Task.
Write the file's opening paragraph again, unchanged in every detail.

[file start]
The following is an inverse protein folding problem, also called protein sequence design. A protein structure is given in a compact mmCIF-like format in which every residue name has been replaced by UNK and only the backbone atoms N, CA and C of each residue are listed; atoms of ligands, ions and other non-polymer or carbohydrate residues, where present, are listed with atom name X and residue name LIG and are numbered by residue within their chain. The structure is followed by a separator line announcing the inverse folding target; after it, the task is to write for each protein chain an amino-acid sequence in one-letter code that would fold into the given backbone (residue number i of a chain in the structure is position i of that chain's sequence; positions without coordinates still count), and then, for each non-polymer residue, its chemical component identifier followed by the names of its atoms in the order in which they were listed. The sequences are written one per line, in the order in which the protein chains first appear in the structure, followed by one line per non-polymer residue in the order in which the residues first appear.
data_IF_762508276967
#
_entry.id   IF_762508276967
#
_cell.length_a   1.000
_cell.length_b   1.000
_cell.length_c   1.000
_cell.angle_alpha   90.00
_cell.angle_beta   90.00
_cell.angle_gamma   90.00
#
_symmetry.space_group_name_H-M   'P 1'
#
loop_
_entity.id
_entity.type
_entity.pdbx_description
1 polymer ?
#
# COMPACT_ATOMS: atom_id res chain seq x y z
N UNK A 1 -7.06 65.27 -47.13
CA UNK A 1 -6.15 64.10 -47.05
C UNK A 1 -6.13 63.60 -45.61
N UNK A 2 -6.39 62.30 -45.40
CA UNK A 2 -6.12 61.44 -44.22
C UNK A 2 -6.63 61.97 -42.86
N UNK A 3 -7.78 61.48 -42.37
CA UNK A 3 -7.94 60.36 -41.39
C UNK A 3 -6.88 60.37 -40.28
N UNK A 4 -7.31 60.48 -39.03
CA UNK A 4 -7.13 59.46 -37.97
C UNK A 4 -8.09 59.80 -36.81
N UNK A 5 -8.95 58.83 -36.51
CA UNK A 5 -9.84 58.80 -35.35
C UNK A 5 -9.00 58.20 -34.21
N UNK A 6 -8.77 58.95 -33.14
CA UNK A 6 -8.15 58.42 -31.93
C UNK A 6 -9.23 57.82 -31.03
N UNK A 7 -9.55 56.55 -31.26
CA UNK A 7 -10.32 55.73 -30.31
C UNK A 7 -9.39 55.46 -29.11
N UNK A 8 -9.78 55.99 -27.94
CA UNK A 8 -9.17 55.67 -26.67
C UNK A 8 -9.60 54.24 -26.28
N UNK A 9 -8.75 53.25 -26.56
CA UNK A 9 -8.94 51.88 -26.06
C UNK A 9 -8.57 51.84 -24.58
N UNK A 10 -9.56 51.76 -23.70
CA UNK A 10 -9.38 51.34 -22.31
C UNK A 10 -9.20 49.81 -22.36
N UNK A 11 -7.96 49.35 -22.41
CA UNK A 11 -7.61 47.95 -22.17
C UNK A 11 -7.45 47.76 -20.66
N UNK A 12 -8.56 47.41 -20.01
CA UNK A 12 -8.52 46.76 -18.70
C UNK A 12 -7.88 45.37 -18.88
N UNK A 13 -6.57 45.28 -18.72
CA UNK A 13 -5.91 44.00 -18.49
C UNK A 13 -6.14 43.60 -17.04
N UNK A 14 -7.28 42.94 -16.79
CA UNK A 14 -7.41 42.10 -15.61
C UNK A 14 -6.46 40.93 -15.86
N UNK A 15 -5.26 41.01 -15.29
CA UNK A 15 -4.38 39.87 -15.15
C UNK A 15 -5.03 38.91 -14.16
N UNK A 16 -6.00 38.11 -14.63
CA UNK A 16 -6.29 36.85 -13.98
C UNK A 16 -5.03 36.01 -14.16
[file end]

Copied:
The following is an inverse protein folding problem, also called protein sequence design. A protein structure is given in a compact mmCIF-like format in which every residue name has been replaced by UNK and only the backbone atoms N, CA and C of each residue are listed; atoms of ligands, ions and other non-polymer or carbohydrate residues, where present, are listed with atom name X and residue name LIG and are numbered by residue within their chain. The structure is followed by a separator line announcing the inverse folding target; after it, the task is to write for each protein chain an amino-acid sequence in one-letter code that would fold into the given backbone (residue number i of a chain in the structure is position i of that chain's sequence; positions without coordinates still count), and then, for each non-polymer residue, its chemical component identifier followed by the names of its atoms in the order in which they were listed. The sequences are written one per line, in the order in which the protein chains first appear in the structure, followed by one line per non-polymer residue in the order in which the residues first appear.